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Pick Your Poison: Sturgeon's Law and Why We Love Bad Fiction

By Steven Lloyd Wilson | Think Pieces | March 28, 2012 |

By Steven Lloyd Wilson | Think Pieces | March 28, 2012 |

Sturgeon’s Law defends genre fiction from the assertion that 90% of it is crap by turning the attack’s strength against itself, a veritable verbal Akido move, by simply pointing out that the argument is irrelevant since 90% of anything is crap. The key to happiness, whether in spare time or employment, is to embrace this fact, to realize that 90% of anything is going to fall into this trap. Like the 10% of quality? Congratulations, everyone likes the brilliant stuff. That’s the stuff that crosses all boundaries and appeals to absolutely everyone. Appreciating the ten percent is like appreciating a perfectly cooked steak. You’re not a gourmand if you do, it’s just that you’re hopeless if you don’t.

Liking Tolkien doesn’t mean that you should read fantasy though, any more than being enraptured by the ninth inning of a tied game seven means that you’re a baseball fan. They can’t all be Tolkien, and they can’t all be game seven. Most are still going to be the sixth Shannara trilogy or July games between bottom feeders who can’t afford the free agent lottery. Anyone can appreciate greatness, but the key to happiness is being able to identify the mediocrity that you love, the category which delights you for all its flaws and not just its best works.

I have read fantastic mystery novels, yet never ventured down that yawning aisle of whodunnits in the bookstore or library. I can understand that while I liked great stories that were also mysteries, it wasn’t the mystery that captivated me. Science fiction, though? Fantasy? I will devour the worst of them, the most contrived, the most repetitive. I have read over a hundred Star Trek paperbacks, and they were magnificent. I used to insist that I had an objective reason for this, that even the crappiest science fiction novel has some redeeming quality, has a single scene, a single paragraph of originality that justifies the rest of the words. I argued to myself and others who I pretended were listening, that it was this that made science fiction superior. Now, I think it’s more accurate to say that any genre is like that, but that each of us is attuned to the peculiarities of a particular subset of genres. Those are our homes, our places of comfort.

That leaves the popular assertion that we should stick to the ten percent. It’s the sort of elitist assertion made by people who also insist that they don’t own a television and look down on genre. They’re too busy reading very important books to waste time on anything but wedging their head more firmly up their own ass. What they are missing is that you have to appreciate the lower tiers of a category in order to really get that top ten percent, to really feel the pulse under the flesh. There’s a reason why there are exceedingly few mainstream authors who manage to publish a science fiction or fantasy novel that’s worth a damn. They like to make these occasional forays, as much because they are convinced that a shitty little genre should be easy to dip into, show the amateurs over there how a real writer does things. The results are rarely memorable except for their failure.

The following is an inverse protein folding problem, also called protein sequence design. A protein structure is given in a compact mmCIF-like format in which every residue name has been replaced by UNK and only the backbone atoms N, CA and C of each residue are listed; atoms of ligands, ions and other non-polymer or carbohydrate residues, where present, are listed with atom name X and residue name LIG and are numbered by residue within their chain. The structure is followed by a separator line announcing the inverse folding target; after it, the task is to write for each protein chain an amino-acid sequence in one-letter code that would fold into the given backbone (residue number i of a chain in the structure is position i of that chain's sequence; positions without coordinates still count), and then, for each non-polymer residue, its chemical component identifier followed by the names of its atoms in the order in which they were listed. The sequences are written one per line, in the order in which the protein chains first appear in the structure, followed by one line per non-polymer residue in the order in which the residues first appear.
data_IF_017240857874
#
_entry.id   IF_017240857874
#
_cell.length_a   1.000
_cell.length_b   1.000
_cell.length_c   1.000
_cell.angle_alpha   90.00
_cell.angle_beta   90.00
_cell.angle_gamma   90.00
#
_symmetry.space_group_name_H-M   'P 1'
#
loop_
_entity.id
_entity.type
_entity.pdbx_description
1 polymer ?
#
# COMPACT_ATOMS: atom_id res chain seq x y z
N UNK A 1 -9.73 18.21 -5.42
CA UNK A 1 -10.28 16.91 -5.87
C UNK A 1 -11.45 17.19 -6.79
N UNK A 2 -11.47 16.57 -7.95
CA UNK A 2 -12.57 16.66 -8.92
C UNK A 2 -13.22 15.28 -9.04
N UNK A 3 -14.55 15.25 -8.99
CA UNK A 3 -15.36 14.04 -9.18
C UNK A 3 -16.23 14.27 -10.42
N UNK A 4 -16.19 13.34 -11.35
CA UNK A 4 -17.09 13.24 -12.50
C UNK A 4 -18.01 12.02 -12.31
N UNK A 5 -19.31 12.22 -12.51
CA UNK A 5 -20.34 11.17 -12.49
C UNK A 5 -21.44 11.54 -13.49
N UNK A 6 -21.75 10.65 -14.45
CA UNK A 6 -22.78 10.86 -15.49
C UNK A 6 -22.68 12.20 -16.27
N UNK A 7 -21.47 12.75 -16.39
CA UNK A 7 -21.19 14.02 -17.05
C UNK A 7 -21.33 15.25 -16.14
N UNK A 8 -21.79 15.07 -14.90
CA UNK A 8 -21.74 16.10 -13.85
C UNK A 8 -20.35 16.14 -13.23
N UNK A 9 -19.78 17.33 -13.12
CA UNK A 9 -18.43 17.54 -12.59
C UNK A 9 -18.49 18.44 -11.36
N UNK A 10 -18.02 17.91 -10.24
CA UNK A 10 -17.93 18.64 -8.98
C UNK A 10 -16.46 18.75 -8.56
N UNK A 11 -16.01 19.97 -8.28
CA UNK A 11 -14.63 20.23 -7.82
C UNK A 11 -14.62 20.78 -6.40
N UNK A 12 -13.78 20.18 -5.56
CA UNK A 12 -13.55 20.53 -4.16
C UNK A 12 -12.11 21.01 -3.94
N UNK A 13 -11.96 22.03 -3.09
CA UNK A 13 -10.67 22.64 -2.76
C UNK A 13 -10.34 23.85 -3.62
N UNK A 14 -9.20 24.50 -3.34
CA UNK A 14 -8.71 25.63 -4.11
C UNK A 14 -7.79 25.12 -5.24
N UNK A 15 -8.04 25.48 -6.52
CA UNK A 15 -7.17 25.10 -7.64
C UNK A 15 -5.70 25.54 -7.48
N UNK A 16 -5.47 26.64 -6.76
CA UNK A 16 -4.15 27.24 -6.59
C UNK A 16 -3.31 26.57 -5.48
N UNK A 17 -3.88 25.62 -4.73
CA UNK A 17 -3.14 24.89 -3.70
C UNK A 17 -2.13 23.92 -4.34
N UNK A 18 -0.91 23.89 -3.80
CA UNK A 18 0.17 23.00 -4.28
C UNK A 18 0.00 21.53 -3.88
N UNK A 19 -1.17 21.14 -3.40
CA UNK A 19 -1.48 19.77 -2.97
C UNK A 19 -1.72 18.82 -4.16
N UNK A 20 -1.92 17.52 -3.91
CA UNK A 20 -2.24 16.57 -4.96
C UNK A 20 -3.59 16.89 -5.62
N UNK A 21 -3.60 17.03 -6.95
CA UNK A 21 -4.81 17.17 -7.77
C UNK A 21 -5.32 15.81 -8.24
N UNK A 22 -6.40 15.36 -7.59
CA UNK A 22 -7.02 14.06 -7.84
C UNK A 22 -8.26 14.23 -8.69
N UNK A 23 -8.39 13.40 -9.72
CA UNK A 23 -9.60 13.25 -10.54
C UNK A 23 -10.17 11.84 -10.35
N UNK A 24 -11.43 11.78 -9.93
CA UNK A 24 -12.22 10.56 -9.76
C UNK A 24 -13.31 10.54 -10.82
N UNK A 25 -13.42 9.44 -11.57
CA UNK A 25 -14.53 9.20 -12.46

See, to write a great genre novel, you have to understand what makes the entire genre good, not just what makes the good books good. You have to love the bad books too. Too many people are dismissive about their genres, even the ones they secretly adore. They will admit to their piles of science fiction or fantasy or mysteries, but often bracket the love with a justification. It’s just that I like to turn my mind off sometimes … or I know that they’re stupid … I don’t always read bad books, I read serious ones too. There’s almost a shame associated with it, as if reading is good in the abstract but embarassing in the specifics. When you put on a rock album, do you feel a need to explain yourself, to insist that you do listen to Beethoven as well? Most don’t, because we’re comfortable allowing music to be itself in a way that we won’t let books.

It’s not about shutting your mind off, or any other excuse, it’s about opening your mind, to the brilliant little sparks of joy embedded in even the worst told stories. See, individual books might be bad, but as long as you pull some piece of love out of them, fit it into the gestalt of the hundreds of other books you’ve read, it’s still making you think, still making your world bigger. Disparate stories from different genres might be brilliant on their own, but they can’t contribute to your internal world in the same way. That would be like trying to assemble a puzzle from only corner pieces.

The endless piles of genre fiction are the key to happiness. They’re the key to picking out the things that actually make you happy in this world instead of the things that you’re told are good for you. Ninety percent of everything you read is going to be crap one way or the other, so make sure it’s the crap that makes you smile, and don’t apologize for it.

Steven Lloyd Wilson is a hopeless romantic and the last scion of Norse warriors and the forbidden elder gods. His novel, ramblings, and assorted fictions coalesce at You can email him here.

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Steven Lloyd Wilson is the sci-fi and history editor. You can email him here or follow him on Twitter.